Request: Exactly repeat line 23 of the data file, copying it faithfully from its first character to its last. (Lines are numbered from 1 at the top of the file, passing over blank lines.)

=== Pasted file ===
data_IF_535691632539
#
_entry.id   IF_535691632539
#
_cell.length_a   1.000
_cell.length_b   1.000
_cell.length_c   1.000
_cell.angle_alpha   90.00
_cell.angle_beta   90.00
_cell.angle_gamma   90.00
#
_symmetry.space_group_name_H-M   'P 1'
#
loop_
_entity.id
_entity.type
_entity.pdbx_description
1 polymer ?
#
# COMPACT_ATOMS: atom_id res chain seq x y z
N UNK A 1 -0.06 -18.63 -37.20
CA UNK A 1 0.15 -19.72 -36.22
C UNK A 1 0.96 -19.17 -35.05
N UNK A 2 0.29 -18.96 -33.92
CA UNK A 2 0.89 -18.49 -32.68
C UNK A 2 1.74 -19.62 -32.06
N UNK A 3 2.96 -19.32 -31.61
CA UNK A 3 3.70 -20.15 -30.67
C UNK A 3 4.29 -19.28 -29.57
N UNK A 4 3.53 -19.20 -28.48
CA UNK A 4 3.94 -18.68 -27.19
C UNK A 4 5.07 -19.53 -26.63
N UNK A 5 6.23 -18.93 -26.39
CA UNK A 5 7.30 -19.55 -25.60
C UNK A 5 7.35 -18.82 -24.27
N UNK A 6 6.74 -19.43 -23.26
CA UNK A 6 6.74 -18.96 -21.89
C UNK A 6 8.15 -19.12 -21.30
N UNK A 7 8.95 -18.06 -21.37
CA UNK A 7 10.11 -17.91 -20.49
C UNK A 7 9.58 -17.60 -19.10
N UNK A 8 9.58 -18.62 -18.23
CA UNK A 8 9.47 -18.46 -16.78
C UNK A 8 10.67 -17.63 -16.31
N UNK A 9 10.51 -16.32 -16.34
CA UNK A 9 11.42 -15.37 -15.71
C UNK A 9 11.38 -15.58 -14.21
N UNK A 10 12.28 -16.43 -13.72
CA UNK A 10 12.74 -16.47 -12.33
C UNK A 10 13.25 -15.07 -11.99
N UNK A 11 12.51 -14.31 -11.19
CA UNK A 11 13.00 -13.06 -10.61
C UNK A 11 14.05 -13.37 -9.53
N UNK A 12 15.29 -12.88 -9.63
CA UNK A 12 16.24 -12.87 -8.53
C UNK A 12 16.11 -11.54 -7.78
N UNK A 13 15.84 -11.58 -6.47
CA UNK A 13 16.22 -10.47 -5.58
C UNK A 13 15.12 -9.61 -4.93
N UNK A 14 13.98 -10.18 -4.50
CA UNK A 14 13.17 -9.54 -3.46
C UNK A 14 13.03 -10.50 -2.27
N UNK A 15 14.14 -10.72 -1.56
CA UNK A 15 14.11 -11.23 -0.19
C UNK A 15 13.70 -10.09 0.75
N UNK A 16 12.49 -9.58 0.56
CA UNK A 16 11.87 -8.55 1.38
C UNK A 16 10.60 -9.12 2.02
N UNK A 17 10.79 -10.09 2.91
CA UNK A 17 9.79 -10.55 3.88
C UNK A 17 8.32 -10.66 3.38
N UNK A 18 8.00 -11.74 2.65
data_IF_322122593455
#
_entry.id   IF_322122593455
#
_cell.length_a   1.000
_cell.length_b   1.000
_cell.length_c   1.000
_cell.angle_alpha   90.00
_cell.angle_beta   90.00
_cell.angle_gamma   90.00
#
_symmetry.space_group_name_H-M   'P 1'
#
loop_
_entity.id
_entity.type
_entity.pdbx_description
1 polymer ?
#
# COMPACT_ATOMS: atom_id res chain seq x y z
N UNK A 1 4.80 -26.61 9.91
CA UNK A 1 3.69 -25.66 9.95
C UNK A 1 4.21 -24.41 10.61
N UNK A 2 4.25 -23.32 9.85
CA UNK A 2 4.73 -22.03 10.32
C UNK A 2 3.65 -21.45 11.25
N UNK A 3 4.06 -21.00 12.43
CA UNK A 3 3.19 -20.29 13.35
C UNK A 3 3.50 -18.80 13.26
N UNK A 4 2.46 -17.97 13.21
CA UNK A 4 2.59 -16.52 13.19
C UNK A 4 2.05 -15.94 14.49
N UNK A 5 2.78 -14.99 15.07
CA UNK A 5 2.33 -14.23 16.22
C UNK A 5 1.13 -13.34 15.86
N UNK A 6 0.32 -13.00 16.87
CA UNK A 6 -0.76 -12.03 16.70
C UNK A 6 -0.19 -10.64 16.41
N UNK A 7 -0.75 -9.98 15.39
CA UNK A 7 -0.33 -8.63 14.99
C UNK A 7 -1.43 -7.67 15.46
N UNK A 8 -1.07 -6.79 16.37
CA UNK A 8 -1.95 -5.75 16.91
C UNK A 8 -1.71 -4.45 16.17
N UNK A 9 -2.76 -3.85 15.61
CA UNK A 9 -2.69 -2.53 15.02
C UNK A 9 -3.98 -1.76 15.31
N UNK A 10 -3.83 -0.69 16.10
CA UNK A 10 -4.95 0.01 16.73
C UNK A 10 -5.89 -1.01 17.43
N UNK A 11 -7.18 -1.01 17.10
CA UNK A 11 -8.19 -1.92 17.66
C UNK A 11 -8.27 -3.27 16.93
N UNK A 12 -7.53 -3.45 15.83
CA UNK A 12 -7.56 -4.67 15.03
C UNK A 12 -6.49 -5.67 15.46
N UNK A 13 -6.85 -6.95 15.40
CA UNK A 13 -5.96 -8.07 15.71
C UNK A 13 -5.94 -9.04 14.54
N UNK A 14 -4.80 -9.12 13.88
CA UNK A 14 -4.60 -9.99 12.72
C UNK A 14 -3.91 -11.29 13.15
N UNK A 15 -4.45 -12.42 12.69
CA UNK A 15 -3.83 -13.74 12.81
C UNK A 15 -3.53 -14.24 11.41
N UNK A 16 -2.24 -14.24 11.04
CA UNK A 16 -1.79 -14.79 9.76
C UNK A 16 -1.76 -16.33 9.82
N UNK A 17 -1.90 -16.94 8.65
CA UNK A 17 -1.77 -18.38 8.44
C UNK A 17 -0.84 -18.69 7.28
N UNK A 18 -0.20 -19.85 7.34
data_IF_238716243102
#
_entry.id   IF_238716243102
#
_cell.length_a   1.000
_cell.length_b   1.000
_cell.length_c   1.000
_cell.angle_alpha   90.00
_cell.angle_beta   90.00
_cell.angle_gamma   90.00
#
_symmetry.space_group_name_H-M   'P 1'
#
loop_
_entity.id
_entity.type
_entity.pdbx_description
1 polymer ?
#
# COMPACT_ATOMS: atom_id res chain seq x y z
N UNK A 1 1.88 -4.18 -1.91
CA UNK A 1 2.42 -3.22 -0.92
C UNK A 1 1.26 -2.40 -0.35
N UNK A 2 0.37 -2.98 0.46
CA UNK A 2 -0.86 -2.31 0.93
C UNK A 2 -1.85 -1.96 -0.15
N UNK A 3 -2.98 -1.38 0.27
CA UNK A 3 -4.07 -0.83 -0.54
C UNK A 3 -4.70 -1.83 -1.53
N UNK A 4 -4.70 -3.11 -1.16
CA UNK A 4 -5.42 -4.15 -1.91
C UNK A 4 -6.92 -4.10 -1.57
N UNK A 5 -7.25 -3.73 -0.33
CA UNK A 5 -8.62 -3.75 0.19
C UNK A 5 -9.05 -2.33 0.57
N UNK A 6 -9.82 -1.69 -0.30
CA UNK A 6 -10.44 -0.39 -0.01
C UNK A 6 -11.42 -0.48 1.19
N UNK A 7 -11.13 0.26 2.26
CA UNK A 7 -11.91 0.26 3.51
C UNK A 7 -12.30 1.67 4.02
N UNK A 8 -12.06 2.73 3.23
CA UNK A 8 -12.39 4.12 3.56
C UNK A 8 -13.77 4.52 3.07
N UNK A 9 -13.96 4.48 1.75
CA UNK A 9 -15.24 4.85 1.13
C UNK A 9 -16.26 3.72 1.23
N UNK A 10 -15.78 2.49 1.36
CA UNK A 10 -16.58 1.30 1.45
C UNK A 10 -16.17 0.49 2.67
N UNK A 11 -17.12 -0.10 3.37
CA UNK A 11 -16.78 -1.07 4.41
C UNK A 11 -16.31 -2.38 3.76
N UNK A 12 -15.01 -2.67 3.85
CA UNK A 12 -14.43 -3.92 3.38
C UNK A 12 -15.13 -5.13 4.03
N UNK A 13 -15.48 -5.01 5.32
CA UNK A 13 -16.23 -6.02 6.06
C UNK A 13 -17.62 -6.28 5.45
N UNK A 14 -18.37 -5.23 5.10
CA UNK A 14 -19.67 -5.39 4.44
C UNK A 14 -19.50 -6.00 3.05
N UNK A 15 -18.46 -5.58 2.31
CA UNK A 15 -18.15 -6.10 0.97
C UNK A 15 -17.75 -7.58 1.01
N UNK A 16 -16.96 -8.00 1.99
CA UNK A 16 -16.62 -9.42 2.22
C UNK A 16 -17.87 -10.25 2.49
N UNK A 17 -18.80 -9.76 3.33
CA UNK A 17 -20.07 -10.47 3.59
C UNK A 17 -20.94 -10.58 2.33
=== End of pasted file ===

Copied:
C UNK A 1 0.96 -19.17 -35.05